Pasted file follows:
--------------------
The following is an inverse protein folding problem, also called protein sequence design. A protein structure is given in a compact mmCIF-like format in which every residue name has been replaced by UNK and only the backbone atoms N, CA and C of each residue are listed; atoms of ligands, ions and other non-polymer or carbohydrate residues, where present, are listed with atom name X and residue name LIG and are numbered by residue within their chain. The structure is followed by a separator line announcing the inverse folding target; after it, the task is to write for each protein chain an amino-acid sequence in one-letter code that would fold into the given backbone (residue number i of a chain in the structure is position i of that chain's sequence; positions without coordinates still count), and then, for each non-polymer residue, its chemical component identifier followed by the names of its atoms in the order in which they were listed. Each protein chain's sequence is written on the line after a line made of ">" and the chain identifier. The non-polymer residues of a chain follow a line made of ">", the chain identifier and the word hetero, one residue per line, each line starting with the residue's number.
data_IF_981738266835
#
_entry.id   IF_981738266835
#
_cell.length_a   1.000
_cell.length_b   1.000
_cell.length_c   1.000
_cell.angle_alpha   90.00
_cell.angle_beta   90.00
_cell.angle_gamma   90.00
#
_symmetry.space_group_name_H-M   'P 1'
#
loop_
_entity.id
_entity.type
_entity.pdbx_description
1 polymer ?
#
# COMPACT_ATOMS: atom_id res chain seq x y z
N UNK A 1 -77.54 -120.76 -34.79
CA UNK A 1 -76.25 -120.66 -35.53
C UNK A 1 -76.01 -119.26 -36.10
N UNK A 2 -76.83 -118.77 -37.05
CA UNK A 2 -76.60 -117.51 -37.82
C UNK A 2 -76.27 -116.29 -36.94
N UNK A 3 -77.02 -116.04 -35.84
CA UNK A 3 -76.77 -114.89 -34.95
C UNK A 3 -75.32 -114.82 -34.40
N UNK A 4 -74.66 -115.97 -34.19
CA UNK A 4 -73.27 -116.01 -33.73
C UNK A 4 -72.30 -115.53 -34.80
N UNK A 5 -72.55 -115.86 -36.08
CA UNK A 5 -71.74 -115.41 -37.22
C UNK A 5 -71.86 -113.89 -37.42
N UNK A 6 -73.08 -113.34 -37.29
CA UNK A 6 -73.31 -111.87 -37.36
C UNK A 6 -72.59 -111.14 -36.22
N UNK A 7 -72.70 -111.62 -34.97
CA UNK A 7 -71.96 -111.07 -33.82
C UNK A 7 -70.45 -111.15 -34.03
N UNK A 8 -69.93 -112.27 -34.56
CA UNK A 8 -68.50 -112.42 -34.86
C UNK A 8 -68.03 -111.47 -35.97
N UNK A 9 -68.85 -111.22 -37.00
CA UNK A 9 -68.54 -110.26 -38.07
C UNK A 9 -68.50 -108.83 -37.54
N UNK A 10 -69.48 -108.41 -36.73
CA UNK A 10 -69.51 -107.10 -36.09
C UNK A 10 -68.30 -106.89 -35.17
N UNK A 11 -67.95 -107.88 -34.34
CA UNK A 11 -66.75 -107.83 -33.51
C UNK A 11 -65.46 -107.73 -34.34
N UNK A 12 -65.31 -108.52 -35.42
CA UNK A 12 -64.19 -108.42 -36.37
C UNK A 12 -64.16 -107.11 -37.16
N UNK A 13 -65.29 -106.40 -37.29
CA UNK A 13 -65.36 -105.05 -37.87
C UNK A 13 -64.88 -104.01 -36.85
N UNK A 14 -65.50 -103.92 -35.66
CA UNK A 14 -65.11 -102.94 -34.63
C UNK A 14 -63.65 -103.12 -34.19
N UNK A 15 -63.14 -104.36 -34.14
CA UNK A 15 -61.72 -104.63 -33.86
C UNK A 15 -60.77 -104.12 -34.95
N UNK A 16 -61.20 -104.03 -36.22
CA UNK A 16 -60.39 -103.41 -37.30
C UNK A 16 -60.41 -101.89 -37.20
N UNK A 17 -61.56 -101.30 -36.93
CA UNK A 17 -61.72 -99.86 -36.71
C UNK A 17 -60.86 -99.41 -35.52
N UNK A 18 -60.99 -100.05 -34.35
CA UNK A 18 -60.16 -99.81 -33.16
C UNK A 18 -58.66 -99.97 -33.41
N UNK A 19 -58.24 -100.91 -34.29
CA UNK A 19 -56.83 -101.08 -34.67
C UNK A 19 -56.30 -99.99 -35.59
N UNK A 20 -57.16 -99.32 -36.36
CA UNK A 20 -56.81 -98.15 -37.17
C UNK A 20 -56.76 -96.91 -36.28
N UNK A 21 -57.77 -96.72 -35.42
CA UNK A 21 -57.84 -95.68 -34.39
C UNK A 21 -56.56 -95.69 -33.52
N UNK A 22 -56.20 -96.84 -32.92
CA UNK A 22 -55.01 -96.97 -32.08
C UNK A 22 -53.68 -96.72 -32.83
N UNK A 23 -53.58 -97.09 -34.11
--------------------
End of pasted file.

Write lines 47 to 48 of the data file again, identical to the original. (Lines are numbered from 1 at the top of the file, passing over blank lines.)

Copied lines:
CA UNK A 9 -68.54 -110.26 -38.07
C UNK A 9 -68.50 -108.83 -37.54